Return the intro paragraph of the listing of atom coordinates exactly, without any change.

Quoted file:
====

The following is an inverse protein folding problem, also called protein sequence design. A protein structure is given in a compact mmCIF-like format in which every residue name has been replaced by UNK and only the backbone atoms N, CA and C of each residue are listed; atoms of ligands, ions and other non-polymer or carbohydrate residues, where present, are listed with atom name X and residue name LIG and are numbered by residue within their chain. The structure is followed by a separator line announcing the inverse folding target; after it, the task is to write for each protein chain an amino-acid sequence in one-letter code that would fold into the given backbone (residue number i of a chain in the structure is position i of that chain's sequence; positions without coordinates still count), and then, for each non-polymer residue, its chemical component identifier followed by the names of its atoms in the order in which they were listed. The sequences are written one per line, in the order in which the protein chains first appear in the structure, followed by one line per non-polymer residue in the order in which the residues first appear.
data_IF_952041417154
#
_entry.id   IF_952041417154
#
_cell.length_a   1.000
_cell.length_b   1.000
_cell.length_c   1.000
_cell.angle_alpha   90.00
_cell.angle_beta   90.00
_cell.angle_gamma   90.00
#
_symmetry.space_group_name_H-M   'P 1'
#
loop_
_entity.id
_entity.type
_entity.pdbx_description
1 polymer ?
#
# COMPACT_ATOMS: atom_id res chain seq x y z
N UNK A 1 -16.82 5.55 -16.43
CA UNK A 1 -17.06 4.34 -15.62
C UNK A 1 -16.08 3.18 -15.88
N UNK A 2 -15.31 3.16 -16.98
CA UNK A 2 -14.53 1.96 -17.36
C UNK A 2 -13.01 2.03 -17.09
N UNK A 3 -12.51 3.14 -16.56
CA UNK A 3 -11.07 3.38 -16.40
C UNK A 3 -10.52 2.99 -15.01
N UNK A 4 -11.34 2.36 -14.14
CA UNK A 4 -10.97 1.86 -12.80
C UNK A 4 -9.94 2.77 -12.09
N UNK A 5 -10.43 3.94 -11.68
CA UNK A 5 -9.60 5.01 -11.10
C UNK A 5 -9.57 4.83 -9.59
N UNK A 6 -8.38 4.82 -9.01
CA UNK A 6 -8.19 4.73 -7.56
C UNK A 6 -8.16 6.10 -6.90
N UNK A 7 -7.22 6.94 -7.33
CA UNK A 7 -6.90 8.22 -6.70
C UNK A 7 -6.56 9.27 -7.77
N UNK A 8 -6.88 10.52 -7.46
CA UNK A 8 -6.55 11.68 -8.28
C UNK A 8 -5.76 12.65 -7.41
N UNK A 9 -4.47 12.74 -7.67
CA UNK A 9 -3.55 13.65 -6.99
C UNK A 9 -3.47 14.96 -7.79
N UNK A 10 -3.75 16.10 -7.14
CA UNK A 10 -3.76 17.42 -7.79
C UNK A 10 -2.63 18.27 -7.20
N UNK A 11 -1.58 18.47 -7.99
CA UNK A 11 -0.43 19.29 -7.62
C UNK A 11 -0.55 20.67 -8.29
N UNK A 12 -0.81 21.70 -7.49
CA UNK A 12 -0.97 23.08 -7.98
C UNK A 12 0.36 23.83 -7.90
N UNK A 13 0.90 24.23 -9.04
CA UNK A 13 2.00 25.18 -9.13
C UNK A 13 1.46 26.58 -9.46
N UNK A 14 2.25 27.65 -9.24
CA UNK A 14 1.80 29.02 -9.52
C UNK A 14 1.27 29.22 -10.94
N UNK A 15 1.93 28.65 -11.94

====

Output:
The following is an inverse protein folding problem, also called protein sequence design. A protein structure is given in a compact mmCIF-like format in which every residue name has been replaced by UNK and only the backbone atoms N, CA and C of each residue are listed; atoms of ligands, ions and other non-polymer or carbohydrate residues, where present, are listed with atom name X and residue name LIG and are numbered by residue within their chain. The structure is followed by a separator line announcing the inverse folding target; after it, the task is to write for each protein chain an amino-acid sequence in one-letter code that would fold into the given backbone (residue number i of a chain in the structure is position i of that chain's sequence; positions without coordinates still count), and then, for each non-polymer residue, its chemical component identifier followed by the names of its atoms in the order in which they were listed. The sequences are written one per line, in the order in which the protein chains first appear in the structure, followed by one line per non-polymer residue in the order in which the residues first appear.